An energetic crowd gathered early on a Saturday morning to listen to a pep talk from District 4 incumbent Steve Zimmer before hitting the pavement to walk the precinct.
Standing on a chair to address the crowd, Zimmer spoke of his appreciation for their efforts and pride in the commitment of those who showed up, including some of his former students.
“The most important thing that each of you can bring today to these doorsteps is your own story,” Zimmer said. “Your experience with me as a board member and as a leader of this district, that’s what actually makes a difference when people go to the ballot box.”
About 65 volunteers snacked on bagels and cream cheese at the West Hollywood campaign office overlooking Sunset Boulevard before gathering in teams to head out.
Zimmer also addressed the recent $1 million donation from New York Mayor Michael Bloomberg to the Coalition for School Reform, which backs Zimmer’s opponent, Kate Anderson.
“The question out there very strongly is can a very narrow agenda buy a school board seat, kick out a successful incumbent, and destroy the coalition that we’ve built,” Zimmer said. “Our answer to that agenda is a loud and clear…”
“No!” the throng of volunteers eagerly screamed out in unison.
Zimmer said there is one primary focus from now until election day:
“Really, the focused message now is getting out to voters,” Zimmer said. “It’s all about voter contact now.”
Renata Garza, a LAUSD schoolteacher who lives in Pasadena, said she gladly sacrificed her Saturday morning to help Zimmer’s campaign.
“He’s one of those genuinely good people motivated by no other reason that he wants to help students, and I think that’s inspiring,” said Garza who teaches at 49th Street Elementary School.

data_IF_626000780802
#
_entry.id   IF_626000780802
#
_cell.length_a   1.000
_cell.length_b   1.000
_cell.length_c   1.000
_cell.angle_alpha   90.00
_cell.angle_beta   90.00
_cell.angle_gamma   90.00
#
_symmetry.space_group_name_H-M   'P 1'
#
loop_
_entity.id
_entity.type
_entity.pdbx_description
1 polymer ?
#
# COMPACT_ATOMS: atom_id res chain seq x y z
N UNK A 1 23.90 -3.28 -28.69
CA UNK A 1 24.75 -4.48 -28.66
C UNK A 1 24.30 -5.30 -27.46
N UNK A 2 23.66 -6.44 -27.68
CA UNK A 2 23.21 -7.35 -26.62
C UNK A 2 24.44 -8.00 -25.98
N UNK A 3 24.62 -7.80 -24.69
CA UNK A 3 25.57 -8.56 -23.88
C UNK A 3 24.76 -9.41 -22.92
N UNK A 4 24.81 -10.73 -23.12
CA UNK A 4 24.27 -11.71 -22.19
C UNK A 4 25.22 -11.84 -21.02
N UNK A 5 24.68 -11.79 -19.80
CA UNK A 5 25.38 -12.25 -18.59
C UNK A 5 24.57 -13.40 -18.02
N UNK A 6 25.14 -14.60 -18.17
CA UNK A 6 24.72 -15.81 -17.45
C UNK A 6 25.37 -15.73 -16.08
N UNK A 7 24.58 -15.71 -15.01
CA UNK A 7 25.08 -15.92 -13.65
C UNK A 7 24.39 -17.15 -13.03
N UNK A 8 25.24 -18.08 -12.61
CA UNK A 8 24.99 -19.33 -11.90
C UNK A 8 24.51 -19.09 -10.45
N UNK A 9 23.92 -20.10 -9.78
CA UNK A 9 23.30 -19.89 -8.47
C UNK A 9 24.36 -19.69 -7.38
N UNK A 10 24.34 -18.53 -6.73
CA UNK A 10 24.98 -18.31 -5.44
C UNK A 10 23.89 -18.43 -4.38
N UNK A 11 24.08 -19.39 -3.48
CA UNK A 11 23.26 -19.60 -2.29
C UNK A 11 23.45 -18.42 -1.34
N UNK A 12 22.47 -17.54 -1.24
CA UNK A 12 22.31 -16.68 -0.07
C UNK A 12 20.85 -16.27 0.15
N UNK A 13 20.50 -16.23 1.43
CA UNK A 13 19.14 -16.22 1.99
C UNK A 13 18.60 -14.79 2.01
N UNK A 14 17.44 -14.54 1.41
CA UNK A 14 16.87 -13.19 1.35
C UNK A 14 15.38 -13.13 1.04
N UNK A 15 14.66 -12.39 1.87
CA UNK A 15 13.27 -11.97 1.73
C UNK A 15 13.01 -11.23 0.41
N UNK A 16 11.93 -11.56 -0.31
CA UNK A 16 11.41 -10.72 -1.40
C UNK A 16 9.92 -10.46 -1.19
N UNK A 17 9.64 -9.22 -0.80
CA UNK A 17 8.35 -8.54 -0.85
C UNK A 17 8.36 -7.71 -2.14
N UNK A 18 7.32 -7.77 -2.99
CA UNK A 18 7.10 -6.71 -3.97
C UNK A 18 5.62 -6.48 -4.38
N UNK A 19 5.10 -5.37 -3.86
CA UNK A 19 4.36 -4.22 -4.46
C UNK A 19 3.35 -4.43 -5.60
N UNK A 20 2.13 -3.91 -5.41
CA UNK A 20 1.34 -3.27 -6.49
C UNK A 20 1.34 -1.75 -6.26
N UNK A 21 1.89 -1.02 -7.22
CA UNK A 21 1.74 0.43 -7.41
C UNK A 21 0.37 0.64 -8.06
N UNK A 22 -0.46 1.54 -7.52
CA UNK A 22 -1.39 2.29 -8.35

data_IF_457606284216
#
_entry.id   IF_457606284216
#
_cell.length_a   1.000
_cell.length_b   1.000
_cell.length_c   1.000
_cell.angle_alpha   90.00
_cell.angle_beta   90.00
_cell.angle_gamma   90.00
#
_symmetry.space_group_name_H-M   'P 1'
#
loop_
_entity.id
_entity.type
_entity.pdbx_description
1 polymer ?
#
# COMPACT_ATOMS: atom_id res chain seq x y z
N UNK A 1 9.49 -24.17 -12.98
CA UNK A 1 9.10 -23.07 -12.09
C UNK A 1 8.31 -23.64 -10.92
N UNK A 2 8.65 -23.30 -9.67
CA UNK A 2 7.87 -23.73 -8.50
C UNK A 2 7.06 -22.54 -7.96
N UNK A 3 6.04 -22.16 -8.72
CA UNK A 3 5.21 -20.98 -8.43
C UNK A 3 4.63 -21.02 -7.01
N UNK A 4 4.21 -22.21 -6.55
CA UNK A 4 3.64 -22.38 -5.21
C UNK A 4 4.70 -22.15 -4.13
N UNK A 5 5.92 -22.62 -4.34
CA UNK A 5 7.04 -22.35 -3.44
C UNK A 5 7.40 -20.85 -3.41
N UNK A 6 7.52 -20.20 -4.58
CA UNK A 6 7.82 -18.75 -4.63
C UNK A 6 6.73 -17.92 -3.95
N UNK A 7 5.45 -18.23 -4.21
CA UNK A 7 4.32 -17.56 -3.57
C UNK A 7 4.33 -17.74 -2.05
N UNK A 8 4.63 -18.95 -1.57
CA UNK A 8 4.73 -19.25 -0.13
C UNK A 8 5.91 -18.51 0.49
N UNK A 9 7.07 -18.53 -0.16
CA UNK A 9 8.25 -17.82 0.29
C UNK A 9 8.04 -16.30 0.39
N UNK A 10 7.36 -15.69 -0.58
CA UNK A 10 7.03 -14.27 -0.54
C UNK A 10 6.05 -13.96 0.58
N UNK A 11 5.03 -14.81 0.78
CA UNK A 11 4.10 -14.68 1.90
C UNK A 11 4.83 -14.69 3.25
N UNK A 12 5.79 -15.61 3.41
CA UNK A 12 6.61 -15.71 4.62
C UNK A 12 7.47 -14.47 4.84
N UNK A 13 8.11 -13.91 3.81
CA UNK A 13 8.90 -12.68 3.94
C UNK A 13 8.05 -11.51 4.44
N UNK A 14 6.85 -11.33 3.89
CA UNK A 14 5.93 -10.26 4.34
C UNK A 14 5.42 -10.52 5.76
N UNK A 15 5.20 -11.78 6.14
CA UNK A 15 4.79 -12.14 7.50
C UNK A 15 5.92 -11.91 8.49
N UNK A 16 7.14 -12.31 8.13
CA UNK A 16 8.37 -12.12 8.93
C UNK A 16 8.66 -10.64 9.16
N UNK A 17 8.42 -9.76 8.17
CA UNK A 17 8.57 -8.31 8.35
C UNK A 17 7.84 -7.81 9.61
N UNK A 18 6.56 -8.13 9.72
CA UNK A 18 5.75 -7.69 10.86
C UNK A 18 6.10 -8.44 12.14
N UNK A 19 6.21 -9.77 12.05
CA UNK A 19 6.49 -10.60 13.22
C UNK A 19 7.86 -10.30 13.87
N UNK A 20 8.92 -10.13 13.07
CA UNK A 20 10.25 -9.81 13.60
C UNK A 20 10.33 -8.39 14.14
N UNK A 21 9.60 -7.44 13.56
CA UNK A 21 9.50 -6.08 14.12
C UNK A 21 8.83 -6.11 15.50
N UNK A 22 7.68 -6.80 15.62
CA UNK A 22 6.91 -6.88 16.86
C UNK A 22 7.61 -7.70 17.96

Others said the children in the district must be the top priority.
“There’s so much fighting going on that no one’s looking out for the interests of the kids,” Amy Sobajian said.
Sobajian, who said she lives near Kate Anderson and knows her, likes both candidates but said she has made her choice.
“She’s a good person, but he knows how to do the job,” Sobajian said.
About 120 volunteers have helped out in recent months, making calls and walking precincts as well as hosting “meet and greets” and fundraisers, according to Zimmer’s campaign manager, Ari Ruiz.
Volunteers talk to voters about Zimmer’s work on the Board, including a nutrition resolution passed to ensure children have enough time to sit and eat while at school, his experience as a former schoolteacher and his support of SB 48, the resolution that ensures “the school district is the leading voice to include the history of the gay, lesbian and transgender community,” Ruiz said.
Despite the fact the campaign is “obviously up against a lot of money,” Zimmer has endorsements from Planned Parenthood and the Los Angeles County Federation of Labor, among other organizations, said the upbeat Ruiz.
“It is the broad coalition that is coming together to say that we can do transformation of our school district,” Zimmer told his volunteers. “We can ensure excellence for all kids, and we can do it together.”